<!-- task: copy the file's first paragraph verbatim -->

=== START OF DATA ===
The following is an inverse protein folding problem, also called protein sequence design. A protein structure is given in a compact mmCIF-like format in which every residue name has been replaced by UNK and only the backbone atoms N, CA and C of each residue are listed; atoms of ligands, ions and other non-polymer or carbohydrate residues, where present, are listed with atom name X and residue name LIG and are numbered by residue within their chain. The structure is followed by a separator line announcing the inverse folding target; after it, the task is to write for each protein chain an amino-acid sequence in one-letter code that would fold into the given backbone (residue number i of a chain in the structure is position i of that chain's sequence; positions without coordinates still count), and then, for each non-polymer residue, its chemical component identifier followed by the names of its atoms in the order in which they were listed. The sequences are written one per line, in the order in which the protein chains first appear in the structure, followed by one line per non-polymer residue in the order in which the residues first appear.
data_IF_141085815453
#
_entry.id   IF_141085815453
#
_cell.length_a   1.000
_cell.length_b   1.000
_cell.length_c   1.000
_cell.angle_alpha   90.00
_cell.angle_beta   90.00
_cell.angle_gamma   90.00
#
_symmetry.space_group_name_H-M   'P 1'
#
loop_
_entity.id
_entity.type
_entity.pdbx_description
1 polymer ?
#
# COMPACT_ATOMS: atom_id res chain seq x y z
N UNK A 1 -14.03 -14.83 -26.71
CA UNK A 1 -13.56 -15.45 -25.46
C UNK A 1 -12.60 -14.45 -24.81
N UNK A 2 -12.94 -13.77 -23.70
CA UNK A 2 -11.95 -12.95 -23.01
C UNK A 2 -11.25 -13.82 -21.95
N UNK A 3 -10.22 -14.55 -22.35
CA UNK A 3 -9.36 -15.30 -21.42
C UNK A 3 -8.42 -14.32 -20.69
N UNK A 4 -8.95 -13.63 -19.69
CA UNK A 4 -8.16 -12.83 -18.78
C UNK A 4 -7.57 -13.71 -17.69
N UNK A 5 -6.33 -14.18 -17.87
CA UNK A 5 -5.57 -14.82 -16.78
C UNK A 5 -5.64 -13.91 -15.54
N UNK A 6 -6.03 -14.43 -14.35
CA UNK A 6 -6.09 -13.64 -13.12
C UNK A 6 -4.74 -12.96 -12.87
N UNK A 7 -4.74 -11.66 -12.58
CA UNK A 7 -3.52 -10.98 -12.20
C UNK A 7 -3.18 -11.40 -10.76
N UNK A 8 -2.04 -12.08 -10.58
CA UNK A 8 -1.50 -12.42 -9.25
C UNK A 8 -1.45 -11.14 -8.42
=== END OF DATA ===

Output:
The following is an inverse protein folding problem, also called protein sequence design. A protein structure is given in a compact mmCIF-like format in which every residue name has been replaced by UNK and only the backbone atoms N, CA and C of each residue are listed; atoms of ligands, ions and other non-polymer or carbohydrate residues, where present, are listed with atom name X and residue name LIG and are numbered by residue within their chain. The structure is followed by a separator line announcing the inverse folding target; after it, the task is to write for each protein chain an amino-acid sequence in one-letter code that would fold into the given backbone (residue number i of a chain in the structure is position i of that chain's sequence; positions without coordinates still count), and then, for each non-polymer residue, its chemical component identifier followed by the names of its atoms in the order in which they were listed. The sequences are written one per line, in the order in which the protein chains first appear in the structure, followed by one line per non-polymer residue in the order in which the residues first appear.